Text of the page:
García was a key figure in Fortuño's administration, president of the now nearly insolvent Government Development Bank, and an architect of Law 7, used to lay off thousands of public employees and annul public sector union contracts, later mirrored in the policies of Wisconsin Governor Scott Walker. Because of García's involvement in issuing predatory debt for Puerto Rico, his appointment has been characterized as a conflict of interest.
A federal fiscal control board in Puerto Rico is often compared to previous incarnations in Washington, D.C. and Detroit, an attempt to normalize what the United Nations defines in international criminal terms as colonialism. But Washington, D.C. and Detroit are not U.S. territories; while D.C. has clamored for statehood, it does not have an independence movement. Yet one telling parallel is that the hardest hit communities in both cities are African-American, as Puerto Rico is treated in federal terms as an ethno-racial "minority" population.
It's no accident that Black Lives Matter uprisings, along with indigenous occupation against the Dakota Access Pipeline by the Sioux at Standing Rock, coincide with Puerto Rico's crisis.
This was recently made explicit in a widely-publicized speech by federal judge Juan R. Torruella, who traced the legal lineage of PROMESA to such past infamous U.S. Supreme Court rulings that justified and perpetuated the Jim Crow era. He concluded by calling for Puerto Ricans to organize an economic boycott of U.S. businesses and imports.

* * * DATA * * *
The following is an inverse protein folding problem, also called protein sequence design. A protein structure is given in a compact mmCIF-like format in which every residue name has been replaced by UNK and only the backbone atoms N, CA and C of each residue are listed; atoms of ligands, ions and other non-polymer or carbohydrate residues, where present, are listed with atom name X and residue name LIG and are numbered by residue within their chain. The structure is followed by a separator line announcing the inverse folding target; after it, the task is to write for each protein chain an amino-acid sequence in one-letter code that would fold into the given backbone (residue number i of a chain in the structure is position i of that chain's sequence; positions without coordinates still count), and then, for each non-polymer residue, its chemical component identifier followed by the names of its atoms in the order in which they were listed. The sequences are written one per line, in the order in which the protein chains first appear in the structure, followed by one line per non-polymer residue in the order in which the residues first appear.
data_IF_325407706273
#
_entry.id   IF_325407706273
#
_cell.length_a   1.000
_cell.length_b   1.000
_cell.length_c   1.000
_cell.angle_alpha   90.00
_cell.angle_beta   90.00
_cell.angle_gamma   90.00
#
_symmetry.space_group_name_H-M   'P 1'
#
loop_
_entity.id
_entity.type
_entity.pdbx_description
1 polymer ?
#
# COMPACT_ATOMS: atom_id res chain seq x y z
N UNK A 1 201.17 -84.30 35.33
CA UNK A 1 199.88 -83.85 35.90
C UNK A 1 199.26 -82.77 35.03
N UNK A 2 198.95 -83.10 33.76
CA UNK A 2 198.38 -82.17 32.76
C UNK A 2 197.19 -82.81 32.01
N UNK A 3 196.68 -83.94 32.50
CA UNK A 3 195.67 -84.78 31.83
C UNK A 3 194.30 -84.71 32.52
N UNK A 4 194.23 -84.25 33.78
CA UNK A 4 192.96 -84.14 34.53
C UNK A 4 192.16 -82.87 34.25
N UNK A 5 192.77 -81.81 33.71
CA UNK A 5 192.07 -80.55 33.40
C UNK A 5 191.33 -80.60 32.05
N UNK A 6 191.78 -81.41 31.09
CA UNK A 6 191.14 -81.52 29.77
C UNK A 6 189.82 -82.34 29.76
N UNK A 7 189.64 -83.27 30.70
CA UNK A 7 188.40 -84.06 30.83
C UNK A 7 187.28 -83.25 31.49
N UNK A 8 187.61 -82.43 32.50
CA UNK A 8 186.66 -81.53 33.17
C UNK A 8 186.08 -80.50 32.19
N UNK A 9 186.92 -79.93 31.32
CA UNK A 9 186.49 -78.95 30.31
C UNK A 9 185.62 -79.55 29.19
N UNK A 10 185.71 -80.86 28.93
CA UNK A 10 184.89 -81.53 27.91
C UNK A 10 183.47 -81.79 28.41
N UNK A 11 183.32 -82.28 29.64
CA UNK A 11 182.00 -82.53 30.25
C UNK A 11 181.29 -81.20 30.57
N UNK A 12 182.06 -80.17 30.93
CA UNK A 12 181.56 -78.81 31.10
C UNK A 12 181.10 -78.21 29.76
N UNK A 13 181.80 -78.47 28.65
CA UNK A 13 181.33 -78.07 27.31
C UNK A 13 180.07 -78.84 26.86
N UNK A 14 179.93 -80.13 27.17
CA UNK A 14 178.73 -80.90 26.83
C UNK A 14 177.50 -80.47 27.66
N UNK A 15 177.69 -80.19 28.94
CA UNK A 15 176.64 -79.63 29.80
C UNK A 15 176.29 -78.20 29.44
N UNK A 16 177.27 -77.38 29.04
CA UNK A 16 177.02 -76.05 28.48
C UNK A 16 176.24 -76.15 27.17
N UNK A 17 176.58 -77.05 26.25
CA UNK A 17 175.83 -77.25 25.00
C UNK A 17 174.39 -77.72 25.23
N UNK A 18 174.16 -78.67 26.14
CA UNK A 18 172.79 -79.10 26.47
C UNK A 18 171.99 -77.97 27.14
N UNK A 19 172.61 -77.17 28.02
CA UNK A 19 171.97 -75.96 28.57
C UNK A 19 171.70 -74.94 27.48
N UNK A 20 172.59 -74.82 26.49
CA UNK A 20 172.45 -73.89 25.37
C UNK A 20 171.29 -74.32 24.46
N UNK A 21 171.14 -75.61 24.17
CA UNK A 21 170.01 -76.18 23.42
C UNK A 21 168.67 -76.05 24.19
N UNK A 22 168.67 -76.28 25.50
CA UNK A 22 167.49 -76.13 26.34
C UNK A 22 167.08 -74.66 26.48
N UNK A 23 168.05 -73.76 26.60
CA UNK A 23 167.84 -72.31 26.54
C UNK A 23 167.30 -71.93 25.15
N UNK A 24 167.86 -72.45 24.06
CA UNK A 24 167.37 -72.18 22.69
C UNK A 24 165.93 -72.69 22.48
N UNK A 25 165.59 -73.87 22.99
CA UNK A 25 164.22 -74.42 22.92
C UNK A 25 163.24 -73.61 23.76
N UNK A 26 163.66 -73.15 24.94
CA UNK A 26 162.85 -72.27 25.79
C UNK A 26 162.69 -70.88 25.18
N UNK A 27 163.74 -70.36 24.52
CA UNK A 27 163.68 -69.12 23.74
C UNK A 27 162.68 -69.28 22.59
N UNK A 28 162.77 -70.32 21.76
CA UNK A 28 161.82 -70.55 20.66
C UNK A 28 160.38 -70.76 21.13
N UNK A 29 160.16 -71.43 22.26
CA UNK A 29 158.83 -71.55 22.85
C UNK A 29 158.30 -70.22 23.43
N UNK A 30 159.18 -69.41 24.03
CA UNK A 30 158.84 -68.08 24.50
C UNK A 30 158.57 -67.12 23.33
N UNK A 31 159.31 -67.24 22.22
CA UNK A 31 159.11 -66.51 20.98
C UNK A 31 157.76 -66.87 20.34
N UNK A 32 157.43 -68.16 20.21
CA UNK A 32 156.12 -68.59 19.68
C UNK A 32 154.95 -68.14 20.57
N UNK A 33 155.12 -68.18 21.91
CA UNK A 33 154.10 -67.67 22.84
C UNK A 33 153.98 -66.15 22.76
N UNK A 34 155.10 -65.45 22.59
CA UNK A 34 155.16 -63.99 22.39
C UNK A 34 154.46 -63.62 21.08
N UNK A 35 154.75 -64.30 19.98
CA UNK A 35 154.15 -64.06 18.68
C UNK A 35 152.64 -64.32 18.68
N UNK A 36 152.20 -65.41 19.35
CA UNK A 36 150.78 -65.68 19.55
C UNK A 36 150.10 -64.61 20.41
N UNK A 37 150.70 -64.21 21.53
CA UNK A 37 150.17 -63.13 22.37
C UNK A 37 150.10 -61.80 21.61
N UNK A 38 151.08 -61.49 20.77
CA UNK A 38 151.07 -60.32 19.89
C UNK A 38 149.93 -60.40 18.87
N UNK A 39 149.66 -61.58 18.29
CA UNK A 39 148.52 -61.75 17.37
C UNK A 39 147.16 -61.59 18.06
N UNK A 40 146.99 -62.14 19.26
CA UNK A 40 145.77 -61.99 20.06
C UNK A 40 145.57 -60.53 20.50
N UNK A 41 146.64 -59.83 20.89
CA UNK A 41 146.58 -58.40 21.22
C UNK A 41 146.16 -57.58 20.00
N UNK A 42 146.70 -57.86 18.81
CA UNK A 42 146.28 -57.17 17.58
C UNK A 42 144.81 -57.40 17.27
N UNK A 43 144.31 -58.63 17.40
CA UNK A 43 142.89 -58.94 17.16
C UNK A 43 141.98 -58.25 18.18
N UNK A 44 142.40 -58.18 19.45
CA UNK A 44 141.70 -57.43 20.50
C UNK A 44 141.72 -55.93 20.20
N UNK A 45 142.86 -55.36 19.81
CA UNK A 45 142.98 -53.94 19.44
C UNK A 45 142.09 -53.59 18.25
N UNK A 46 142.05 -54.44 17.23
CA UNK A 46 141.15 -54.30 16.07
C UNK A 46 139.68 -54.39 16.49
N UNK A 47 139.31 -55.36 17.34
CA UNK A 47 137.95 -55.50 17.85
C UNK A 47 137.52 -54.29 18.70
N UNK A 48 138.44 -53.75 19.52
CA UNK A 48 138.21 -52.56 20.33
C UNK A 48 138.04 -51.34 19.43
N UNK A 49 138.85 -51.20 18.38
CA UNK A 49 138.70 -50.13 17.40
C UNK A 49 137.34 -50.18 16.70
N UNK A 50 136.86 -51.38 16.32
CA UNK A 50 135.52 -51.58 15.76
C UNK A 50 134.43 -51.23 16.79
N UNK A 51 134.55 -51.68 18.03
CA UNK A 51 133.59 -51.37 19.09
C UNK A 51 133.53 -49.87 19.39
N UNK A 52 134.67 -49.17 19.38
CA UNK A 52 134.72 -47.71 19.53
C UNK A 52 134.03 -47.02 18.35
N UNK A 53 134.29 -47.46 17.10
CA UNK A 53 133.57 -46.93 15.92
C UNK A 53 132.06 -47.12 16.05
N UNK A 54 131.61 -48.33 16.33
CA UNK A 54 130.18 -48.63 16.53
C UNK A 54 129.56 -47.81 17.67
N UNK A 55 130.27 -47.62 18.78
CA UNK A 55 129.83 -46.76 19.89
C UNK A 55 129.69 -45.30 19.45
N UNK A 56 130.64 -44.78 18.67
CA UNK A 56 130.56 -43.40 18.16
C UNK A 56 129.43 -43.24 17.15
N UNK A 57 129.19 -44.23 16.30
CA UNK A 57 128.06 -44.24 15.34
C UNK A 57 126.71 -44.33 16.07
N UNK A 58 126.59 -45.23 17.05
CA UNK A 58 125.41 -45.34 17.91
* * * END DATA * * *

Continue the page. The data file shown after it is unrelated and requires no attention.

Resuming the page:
That's a tall order for a country so steeped in consumption, and where 85 percent of food is imported, evident during the blackout with long lines for ice, gas and other goods, wherever businesses with generators managed to stay open.
Such purchases seemed an ephemeral consolation. Even the customary hospitality and humor of Puerto Ricans could not blunt the shock of a nation-wide blackout that lasted three plus days. "The damage now is to the psyche," said one municipal employee reporting to work this Monday morning.
Outside, a candle-lit gathering Thursday night, a neighbor from an exclusive enclave near the governor's mansion in beautiful Old San Juan looked up at his darkened balcony and remarked, "I thought the country was developed."
It is as if Puerto Rico was submitted to what Naomi Klein calls "shock doctrine," only without electricity.
A common phrase among anti-colonial activists here ¡Despierta -- Wake Up -- Boricua! invokes Puerto Ricans echoing the island's long colonial history with its original Taino name, Borinquen.
The silent, pitch-black nights of this national power outage have been a rude awakening indeed.